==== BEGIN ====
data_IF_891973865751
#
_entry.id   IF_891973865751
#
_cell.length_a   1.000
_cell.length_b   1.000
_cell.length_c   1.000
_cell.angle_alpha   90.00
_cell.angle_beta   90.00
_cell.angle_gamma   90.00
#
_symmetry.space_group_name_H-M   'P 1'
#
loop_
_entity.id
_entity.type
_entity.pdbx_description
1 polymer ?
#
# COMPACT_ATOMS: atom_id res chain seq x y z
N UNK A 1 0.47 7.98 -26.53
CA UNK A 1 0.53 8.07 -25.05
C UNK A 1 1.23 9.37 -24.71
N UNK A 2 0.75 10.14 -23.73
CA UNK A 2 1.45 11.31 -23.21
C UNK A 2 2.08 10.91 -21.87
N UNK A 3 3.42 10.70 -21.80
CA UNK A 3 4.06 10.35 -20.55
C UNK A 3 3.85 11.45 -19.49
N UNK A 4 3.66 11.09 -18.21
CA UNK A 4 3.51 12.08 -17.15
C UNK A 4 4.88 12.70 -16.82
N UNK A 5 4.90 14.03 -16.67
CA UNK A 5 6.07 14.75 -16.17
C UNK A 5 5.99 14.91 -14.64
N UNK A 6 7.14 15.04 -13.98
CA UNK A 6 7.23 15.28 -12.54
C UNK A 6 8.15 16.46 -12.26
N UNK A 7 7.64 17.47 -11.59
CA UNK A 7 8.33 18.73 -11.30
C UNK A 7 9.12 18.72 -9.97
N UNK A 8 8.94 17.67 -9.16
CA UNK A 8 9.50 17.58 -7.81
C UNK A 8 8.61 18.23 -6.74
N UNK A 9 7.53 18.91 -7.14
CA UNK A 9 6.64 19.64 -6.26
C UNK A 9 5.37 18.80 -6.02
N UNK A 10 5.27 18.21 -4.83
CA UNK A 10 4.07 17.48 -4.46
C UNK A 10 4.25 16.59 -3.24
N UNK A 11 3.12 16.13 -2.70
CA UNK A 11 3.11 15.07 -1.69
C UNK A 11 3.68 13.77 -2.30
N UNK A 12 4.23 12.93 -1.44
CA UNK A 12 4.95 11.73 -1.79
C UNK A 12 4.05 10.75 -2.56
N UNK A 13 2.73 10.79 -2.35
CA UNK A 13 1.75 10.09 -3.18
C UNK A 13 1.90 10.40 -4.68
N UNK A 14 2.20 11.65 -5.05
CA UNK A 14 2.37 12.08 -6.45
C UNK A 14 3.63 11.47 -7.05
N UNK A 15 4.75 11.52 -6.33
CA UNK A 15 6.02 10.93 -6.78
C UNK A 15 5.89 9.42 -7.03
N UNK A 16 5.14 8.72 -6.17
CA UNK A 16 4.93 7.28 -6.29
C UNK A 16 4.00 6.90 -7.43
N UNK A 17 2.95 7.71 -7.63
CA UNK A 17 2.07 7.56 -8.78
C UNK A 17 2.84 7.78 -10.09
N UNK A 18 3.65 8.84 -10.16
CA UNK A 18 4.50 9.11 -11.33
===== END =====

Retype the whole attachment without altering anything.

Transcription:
data_IF_891973865751
#
_entry.id   IF_891973865751
#
_cell.length_a   1.000
_cell.length_b   1.000
_cell.length_c   1.000
_cell.angle_alpha   90.00
_cell.angle_beta   90.00
_cell.angle_gamma   90.00
#
_symmetry.space_group_name_H-M   'P 1'
#
loop_
_entity.id
_entity.type
_entity.pdbx_description
1 polymer ?
#
# COMPACT_ATOMS: atom_id res chain seq x y z
N UNK A 1 0.47 7.98 -26.53
CA UNK A 1 0.53 8.07 -25.05
C UNK A 1 1.23 9.37 -24.71
N UNK A 2 0.75 10.14 -23.73
CA UNK A 2 1.45 11.31 -23.21
C UNK A 2 2.08 10.91 -21.87
N UNK A 3 3.42 10.70 -21.80
CA UNK A 3 4.06 10.35 -20.55
C UNK A 3 3.85 11.45 -19.49
N UNK A 4 3.66 11.09 -18.21
CA UNK A 4 3.51 12.08 -17.15
C UNK A 4 4.88 12.70 -16.82
N UNK A 5 4.90 14.03 -16.67
CA UNK A 5 6.07 14.75 -16.17
C UNK A 5 5.99 14.91 -14.64
N UNK A 6 7.14 15.04 -13.98
CA UNK A 6 7.23 15.28 -12.54
C UNK A 6 8.15 16.46 -12.26
N UNK A 7 7.64 17.47 -11.59
CA UNK A 7 8.33 18.73 -11.30
C UNK A 7 9.12 18.72 -9.97
N UNK A 8 8.94 17.67 -9.16
CA UNK A 8 9.50 17.58 -7.81
C UNK A 8 8.61 18.23 -6.74
N UNK A 9 7.53 18.91 -7.14
CA UNK A 9 6.64 19.64 -6.26
C UNK A 9 5.37 18.80 -6.02
N UNK A 10 5.27 18.21 -4.83
CA UNK A 10 4.07 17.48 -4.46
C UNK A 10 4.25 16.59 -3.24
N UNK A 11 3.12 16.13 -2.70
CA UNK A 11 3.11 15.07 -1.69
C UNK A 11 3.68 13.77 -2.30
N UNK A 12 4.23 12.93 -1.44
CA UNK A 12 4.95 11.73 -1.79
C UNK A 12 4.05 10.75 -2.56
N UNK A 13 2.73 10.79 -2.35
CA UNK A 13 1.75 10.09 -3.18
C UNK A 13 1.90 10.40 -4.68
N UNK A 14 2.20 11.65 -5.05
CA UNK A 14 2.37 12.08 -6.45
C UNK A 14 3.63 11.47 -7.05
N UNK A 15 4.75 11.52 -6.33
CA UNK A 15 6.02 10.93 -6.78
C UNK A 15 5.89 9.42 -7.03
N UNK A 16 5.14 8.72 -6.17
CA UNK A 16 4.93 7.28 -6.29
C UNK A 16 4.00 6.90 -7.43
N UNK A 17 2.95 7.71 -7.63
CA UNK A 17 2.07 7.56 -8.78
C UNK A 17 2.84 7.78 -10.09
N UNK A 18 3.65 8.84 -10.16
CA UNK A 18 4.50 9.11 -11.33